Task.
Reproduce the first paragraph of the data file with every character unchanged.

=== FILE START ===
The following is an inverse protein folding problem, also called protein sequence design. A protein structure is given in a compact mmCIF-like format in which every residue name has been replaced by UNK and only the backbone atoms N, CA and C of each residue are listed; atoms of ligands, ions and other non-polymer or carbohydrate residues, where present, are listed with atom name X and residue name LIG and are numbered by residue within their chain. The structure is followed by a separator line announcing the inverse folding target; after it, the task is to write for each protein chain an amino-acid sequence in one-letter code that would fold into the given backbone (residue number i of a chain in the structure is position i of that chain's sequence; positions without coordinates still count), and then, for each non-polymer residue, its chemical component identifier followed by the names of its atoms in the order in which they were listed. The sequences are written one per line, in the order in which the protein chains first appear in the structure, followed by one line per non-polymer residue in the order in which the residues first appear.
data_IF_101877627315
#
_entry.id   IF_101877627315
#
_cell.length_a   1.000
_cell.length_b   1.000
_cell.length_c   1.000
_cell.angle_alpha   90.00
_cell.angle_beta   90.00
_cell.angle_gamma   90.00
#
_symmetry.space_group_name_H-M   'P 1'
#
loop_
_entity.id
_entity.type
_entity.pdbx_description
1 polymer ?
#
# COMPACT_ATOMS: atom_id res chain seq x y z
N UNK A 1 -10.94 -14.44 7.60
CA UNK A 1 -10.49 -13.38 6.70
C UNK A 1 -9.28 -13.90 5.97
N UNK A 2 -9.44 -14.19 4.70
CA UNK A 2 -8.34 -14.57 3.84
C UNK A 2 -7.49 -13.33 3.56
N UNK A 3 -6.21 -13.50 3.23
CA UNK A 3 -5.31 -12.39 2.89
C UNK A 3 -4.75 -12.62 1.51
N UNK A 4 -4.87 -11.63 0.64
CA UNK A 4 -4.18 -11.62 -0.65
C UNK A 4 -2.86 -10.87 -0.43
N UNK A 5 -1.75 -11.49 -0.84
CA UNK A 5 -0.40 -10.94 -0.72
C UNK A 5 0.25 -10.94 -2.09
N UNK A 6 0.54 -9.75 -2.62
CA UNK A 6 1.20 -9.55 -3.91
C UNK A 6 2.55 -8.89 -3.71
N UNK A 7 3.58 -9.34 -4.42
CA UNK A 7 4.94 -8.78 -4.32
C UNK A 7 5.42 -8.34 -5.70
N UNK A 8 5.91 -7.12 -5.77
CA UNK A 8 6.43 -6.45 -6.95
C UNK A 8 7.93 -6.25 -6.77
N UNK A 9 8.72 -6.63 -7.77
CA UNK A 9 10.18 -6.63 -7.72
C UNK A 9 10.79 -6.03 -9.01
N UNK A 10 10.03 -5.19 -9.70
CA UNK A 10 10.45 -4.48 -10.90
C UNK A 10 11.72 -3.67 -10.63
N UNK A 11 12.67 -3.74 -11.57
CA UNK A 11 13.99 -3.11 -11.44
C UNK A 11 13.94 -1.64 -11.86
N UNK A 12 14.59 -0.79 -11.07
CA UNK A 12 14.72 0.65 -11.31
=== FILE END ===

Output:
The following is an inverse protein folding problem, also called protein sequence design. A protein structure is given in a compact mmCIF-like format in which every residue name has been replaced by UNK and only the backbone atoms N, CA and C of each residue are listed; atoms of ligands, ions and other non-polymer or carbohydrate residues, where present, are listed with atom name X and residue name LIG and are numbered by residue within their chain. The structure is followed by a separator line announcing the inverse folding target; after it, the task is to write for each protein chain an amino-acid sequence in one-letter code that would fold into the given backbone (residue number i of a chain in the structure is position i of that chain's sequence; positions without coordinates still count), and then, for each non-polymer residue, its chemical component identifier followed by the names of its atoms in the order in which they were listed. The sequences are written one per line, in the order in which the protein chains first appear in the structure, followed by one line per non-polymer residue in the order in which the residues first appear.